Asheville Strategic Plans for Future Development

The City of Asheville every three years makes Strategic Plans for future development. City Council stated in 2020 that for a well-Planned and Livable Community the goal is to “Ensure future development is consistent with and achieves the vision recommend in the Living Asheville Comprehensive Plan.”  In-depth studies have been paid for by taxpayers, which hopefully the elected City Council members are taking into consideration before allowing any new development to take place.  There is a comprehensive Charlotte Street Corridor Plan with maps and details that hopefully the current City Planning and Zoning Committee members are re-reading and studying before approving any development plans brought before them.

This plan clearly states that Charlotte Street is the “Front Door” for the Grove Park Inn, one of the largest tourist destinations in Western North Carolina. It is often the first introduction to Asheville for thousands of tourists who visit the Inn each year.   Specific development goals for the future are mentioned in the plan.  1) Improve the safety and efficiency of all modes of transportation within the Charlotte Street Corridor and 2) Encourage pedestrian activity as well as alternative transportation within the Charlotte Street Corridor.   The complete study on the Charlotte Street Corridor can be found at: https://drive.google.com/file/d/14pqd2js9LdTkKOibv4Jf1KWnL0IFlX6J/view.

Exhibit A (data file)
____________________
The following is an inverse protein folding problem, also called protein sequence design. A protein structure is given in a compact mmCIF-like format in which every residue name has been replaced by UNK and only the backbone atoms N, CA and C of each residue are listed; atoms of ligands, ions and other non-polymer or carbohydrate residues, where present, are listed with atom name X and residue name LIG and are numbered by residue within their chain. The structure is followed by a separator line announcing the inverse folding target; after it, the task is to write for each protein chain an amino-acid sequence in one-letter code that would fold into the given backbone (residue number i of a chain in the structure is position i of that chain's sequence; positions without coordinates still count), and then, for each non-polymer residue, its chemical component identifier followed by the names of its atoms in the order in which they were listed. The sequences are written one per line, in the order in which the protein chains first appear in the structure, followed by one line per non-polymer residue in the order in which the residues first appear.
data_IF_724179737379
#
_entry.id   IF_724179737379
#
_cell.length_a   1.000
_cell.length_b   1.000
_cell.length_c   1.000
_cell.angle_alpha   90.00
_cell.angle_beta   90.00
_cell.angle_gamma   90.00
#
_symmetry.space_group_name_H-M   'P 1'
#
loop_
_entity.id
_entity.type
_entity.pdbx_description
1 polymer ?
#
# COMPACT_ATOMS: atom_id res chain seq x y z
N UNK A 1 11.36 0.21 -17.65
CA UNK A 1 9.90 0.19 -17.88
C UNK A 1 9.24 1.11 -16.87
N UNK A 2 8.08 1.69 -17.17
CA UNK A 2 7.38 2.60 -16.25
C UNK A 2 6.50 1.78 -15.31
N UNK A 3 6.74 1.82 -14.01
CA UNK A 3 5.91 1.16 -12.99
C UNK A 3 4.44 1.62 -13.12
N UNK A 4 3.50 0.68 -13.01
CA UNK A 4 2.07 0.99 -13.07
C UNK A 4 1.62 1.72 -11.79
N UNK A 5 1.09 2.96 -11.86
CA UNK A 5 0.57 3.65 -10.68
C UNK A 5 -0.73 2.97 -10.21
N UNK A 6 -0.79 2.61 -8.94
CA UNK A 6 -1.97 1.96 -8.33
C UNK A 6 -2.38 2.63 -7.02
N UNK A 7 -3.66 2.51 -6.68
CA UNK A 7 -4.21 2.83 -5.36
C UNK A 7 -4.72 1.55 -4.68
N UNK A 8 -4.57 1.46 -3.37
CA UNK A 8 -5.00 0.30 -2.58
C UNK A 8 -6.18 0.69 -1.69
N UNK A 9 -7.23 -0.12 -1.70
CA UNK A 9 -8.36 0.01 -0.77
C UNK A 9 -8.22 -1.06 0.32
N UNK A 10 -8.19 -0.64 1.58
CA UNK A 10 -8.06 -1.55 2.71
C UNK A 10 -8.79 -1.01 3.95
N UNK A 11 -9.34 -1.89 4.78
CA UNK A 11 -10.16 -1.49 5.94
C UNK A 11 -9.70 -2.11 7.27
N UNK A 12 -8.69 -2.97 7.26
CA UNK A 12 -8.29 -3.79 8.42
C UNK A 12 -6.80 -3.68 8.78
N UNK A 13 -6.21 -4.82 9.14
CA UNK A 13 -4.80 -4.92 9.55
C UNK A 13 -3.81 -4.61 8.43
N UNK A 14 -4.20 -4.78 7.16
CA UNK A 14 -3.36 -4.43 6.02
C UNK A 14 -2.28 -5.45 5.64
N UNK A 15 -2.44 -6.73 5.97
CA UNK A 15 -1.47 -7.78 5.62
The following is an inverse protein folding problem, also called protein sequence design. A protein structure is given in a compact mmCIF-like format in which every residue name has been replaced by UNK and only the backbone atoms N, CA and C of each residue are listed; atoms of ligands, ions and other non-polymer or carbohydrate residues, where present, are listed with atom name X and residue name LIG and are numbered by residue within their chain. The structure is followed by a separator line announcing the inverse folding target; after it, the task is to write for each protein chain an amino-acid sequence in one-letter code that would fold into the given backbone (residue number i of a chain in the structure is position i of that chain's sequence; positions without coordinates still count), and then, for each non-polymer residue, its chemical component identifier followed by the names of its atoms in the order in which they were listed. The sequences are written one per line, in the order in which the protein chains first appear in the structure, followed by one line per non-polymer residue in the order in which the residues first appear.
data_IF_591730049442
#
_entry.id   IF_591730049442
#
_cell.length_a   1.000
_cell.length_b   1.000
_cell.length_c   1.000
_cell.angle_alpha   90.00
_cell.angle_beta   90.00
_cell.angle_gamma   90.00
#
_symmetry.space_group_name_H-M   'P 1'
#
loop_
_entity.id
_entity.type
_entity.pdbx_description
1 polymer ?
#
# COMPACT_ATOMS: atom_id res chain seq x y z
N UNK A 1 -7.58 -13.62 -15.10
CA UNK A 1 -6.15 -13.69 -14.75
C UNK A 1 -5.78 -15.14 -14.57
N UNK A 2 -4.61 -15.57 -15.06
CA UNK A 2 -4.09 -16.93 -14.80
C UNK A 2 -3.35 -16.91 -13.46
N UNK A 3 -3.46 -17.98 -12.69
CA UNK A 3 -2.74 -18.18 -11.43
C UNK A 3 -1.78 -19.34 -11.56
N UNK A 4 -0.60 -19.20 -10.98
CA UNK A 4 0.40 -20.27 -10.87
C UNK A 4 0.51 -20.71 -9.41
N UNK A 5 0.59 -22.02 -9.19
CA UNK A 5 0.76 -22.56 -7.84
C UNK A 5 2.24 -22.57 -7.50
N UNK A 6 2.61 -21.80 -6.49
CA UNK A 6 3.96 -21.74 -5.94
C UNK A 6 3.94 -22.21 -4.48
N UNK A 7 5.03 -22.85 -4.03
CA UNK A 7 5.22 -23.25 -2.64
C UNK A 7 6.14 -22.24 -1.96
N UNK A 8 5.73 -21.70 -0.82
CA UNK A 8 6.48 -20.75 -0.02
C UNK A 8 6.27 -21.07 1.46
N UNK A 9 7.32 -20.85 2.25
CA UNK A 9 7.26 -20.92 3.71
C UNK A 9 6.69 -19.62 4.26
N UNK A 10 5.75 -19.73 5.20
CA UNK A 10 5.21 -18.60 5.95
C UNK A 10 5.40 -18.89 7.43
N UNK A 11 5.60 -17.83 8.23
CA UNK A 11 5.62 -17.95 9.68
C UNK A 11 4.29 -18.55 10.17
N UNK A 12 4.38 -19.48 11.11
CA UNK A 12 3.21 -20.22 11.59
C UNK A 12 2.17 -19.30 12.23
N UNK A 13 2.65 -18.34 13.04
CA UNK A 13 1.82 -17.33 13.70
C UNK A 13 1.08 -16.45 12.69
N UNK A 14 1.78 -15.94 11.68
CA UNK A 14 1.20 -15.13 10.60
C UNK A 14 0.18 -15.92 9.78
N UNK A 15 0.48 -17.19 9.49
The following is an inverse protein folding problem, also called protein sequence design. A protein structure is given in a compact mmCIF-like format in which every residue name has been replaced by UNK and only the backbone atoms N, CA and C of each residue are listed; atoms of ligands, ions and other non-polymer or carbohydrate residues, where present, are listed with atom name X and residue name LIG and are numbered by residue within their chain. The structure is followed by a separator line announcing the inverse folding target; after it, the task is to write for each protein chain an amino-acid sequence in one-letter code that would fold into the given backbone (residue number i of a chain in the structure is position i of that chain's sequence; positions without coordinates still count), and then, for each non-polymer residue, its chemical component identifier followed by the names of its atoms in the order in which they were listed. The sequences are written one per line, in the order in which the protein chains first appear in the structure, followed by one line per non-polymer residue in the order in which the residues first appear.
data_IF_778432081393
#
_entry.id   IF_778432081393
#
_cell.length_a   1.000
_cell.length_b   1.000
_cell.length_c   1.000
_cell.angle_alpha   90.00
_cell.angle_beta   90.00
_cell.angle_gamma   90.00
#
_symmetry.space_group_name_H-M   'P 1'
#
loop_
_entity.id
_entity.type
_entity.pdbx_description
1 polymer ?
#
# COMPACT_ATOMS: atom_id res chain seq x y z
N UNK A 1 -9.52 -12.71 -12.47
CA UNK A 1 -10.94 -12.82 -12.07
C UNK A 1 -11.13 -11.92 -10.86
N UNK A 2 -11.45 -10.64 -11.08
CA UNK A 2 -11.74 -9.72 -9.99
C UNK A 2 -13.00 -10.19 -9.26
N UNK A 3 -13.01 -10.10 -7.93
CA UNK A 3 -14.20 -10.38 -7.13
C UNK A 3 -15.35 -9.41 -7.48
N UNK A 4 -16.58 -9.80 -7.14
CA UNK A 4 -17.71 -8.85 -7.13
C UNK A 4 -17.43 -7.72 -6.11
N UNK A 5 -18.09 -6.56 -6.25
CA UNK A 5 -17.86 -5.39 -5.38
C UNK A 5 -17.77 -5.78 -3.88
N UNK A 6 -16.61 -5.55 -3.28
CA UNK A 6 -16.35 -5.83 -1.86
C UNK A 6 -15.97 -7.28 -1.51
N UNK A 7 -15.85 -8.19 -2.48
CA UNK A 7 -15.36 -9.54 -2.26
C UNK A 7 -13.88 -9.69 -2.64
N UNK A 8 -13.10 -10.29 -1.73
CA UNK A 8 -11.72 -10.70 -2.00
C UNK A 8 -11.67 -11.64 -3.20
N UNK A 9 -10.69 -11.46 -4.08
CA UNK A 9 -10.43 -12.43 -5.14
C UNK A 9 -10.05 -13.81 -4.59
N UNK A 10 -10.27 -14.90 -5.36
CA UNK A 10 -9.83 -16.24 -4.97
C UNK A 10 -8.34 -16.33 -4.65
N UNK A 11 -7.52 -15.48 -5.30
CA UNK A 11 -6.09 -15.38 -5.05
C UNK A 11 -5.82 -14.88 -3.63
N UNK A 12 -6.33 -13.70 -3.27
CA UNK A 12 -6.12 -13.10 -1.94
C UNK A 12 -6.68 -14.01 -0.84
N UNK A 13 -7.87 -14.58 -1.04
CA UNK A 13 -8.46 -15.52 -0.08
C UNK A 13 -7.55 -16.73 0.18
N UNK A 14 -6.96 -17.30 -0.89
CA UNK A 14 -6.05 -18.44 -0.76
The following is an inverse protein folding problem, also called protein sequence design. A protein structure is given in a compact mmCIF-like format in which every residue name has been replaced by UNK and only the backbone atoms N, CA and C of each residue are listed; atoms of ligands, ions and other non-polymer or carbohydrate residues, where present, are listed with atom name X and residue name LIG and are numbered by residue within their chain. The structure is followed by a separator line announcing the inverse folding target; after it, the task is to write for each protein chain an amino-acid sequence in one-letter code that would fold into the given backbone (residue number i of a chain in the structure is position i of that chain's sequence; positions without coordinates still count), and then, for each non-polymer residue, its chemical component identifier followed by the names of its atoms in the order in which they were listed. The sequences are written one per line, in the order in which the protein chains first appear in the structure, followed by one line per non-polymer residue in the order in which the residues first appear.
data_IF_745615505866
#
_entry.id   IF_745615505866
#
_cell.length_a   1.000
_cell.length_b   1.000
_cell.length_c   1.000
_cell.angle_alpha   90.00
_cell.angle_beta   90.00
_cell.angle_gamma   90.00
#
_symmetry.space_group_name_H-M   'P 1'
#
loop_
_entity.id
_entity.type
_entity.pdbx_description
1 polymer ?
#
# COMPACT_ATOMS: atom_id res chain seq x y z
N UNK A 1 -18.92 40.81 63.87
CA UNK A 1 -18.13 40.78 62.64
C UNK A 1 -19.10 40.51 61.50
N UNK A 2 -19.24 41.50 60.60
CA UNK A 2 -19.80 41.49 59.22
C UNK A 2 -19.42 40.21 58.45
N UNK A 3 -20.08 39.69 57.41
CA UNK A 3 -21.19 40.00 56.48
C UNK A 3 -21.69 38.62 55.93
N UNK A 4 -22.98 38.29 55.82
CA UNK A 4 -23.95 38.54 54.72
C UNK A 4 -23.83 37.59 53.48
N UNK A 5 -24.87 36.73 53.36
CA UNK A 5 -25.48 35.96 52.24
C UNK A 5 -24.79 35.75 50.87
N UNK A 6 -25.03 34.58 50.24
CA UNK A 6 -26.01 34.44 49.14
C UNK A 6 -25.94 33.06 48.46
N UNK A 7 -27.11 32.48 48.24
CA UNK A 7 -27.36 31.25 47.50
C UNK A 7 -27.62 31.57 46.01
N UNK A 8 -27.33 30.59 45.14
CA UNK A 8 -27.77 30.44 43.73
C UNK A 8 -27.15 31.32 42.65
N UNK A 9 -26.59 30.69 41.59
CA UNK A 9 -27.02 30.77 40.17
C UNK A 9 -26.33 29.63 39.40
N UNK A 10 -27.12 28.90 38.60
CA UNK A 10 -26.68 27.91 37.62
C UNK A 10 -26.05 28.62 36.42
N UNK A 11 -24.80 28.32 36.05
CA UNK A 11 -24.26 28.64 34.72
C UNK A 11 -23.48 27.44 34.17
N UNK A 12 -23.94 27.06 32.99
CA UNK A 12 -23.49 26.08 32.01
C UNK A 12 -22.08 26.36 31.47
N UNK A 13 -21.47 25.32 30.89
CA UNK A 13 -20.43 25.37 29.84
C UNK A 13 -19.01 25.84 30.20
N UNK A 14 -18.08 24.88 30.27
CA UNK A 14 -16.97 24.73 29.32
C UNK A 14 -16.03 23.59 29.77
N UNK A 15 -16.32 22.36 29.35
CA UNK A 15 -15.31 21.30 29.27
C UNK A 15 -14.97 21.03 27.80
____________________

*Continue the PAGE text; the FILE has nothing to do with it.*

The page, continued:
Informative Website

A website has been set up by the Asheville Coalition for Smart Growth to keep the community informed about the plans surrounding developments at Charlotte and Chestnut Streets with emails and addresses, so one can easily get one’s voice heard by the people who are making these decisions. They encourage all to keep themselves current, informed and write to Mayor Esther Manheimer and the city council members with their opinions and views.  This website can be found at
www.ashevillecoalition.org.